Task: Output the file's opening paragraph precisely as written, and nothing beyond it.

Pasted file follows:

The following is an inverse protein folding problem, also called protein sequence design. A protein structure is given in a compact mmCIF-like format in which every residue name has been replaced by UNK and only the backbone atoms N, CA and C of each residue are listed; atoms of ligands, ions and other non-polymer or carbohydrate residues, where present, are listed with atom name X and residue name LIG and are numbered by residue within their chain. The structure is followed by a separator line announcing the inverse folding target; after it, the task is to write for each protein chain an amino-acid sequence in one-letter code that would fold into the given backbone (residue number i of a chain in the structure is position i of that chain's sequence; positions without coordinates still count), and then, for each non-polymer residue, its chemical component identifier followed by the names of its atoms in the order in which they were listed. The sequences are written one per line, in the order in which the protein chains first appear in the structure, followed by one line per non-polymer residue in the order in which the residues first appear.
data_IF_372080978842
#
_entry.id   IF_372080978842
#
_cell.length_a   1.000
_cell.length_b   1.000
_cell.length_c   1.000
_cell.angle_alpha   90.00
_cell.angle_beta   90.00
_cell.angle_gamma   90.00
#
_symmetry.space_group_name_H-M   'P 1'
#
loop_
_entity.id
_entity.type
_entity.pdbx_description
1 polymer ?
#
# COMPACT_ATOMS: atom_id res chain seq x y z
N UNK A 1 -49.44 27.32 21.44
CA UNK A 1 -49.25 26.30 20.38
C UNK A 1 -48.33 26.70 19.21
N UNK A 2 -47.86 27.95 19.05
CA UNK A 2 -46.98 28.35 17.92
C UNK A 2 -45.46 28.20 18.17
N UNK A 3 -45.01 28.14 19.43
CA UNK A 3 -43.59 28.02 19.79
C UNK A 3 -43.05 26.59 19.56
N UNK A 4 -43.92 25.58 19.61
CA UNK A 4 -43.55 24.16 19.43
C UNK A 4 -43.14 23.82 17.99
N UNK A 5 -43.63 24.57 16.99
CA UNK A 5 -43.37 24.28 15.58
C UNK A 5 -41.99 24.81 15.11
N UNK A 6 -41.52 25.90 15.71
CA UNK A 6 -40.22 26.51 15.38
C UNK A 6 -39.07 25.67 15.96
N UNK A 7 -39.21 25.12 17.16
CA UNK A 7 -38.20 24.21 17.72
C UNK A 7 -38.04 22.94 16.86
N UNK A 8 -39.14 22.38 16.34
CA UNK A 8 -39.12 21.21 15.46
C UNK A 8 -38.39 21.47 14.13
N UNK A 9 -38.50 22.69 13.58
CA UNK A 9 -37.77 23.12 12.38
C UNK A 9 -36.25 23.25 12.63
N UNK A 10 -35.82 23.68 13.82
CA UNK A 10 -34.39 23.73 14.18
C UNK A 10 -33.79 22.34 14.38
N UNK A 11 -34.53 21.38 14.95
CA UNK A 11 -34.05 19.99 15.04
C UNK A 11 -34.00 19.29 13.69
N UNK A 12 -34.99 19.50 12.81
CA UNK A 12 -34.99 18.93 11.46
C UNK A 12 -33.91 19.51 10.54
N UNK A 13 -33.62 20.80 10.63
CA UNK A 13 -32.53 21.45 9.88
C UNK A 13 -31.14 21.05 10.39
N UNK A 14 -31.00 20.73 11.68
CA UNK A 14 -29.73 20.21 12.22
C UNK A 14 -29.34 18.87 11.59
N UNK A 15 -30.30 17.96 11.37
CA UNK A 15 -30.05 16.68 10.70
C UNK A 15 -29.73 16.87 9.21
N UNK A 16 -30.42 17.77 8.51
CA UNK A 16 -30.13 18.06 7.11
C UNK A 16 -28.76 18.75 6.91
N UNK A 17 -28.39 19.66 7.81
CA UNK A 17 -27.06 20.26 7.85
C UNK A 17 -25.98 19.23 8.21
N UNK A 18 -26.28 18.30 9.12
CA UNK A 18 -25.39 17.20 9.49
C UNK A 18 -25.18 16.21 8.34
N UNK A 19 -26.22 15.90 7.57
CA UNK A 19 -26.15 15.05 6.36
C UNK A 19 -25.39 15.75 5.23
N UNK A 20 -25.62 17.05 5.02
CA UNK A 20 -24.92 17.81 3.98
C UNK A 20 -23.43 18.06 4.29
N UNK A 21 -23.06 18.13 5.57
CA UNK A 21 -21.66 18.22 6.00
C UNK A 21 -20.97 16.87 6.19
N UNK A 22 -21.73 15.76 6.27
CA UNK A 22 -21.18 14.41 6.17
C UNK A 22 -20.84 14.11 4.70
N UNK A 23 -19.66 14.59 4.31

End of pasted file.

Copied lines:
The following is an inverse protein folding problem, also called protein sequence design. A protein structure is given in a compact mmCIF-like format in which every residue name has been replaced by UNK and only the backbone atoms N, CA and C of each residue are listed; atoms of ligands, ions and other non-polymer or carbohydrate residues, where present, are listed with atom name X and residue name LIG and are numbered by residue within their chain. The structure is followed by a separator line announcing the inverse folding target; after it, the task is to write for each protein chain an amino-acid sequence in one-letter code that would fold into the given backbone (residue number i of a chain in the structure is position i of that chain's sequence; positions without coordinates still count), and then, for each non-polymer residue, its chemical component identifier followed by the names of its atoms in the order in which they were listed. The sequences are written one per line, in the order in which the protein chains first appear in the structure, followed by one line per non-polymer residue in the order in which the residues first appear.